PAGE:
The Triple Goddess of Sustainability

When we talk about sustainability, the trifecta of actions we can take to help it along consists of “Reduce”, “Reuse”, and “Recycle”.

I don’t really use the Triple Goddess concept in my personal practice, but this fit too perfectly into that framework to pass up! And honestly, the more I look at this the more I think I might have finally found a trio that works for me!

So. Here is my fun little exploration of the Triple Goddess archetype as seen through the lens of environmental sustainability.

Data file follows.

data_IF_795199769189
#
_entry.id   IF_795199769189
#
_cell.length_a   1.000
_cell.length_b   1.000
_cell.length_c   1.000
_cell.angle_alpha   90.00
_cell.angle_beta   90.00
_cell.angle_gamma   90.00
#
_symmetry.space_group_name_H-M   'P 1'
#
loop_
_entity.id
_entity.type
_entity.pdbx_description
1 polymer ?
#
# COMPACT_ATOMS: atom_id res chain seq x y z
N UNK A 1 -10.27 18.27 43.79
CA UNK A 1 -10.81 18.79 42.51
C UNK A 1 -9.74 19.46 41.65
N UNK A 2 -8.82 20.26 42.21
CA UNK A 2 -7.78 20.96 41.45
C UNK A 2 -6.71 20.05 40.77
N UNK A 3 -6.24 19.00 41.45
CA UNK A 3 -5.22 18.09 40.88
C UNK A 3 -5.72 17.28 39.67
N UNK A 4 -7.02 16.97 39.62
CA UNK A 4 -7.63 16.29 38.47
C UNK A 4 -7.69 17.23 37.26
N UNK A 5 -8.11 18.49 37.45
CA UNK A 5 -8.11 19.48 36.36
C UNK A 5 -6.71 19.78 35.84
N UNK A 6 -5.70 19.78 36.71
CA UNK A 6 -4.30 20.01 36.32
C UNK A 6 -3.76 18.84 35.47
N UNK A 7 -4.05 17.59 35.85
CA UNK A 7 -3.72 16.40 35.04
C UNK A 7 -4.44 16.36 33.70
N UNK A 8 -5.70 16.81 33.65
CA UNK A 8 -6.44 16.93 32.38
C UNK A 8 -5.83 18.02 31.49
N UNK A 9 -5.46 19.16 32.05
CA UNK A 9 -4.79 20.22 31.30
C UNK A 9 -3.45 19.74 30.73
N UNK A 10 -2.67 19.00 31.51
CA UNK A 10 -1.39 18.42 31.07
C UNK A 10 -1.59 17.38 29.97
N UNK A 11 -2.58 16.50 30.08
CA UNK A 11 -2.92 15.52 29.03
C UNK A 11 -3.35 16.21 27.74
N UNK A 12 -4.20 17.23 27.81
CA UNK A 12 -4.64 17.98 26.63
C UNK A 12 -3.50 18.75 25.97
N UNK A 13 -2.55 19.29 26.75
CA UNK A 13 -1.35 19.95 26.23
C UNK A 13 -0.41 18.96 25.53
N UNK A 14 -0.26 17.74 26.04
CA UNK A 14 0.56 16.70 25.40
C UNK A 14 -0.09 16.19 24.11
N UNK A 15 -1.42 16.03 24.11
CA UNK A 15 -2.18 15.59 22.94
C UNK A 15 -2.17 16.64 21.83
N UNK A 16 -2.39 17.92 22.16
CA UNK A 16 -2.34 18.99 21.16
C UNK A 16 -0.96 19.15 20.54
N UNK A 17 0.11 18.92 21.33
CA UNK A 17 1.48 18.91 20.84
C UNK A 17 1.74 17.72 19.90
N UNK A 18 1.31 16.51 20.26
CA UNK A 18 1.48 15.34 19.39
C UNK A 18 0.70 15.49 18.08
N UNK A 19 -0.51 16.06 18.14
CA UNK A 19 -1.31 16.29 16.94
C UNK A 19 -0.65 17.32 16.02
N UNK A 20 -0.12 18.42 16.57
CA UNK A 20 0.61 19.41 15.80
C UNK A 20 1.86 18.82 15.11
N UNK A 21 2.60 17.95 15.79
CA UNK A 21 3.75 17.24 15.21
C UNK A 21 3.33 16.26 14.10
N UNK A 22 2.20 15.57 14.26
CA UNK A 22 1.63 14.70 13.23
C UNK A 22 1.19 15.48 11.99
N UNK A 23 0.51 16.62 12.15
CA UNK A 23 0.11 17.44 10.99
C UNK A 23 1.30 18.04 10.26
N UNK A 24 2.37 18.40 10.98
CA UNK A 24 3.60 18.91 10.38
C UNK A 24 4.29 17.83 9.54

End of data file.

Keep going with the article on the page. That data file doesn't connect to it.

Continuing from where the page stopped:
Recycle: This lovely Maiden transforms that which is used and discarded into something completely new by restoring it to a base state. A blend of scientist and activist, She rattles off plastic grades while advocating for neighborhood recycling programs. I picture Her as a college student, maybe, checking off an address on Her clipboard (or ticking a box on Her tablet) as She tosses another bag of cans into the bed of Her pickup truck. She’s convinced that new up-and-coming technologies are the key to saving the planet, and She sees recycling as the first step to that. She also steers us away from things that can’t be recycled, helping us find better and more sustainable alternatives. Recycle teaches us that what’s old can be made brand new again, if we’re willing to go through the necessary work to make it happen.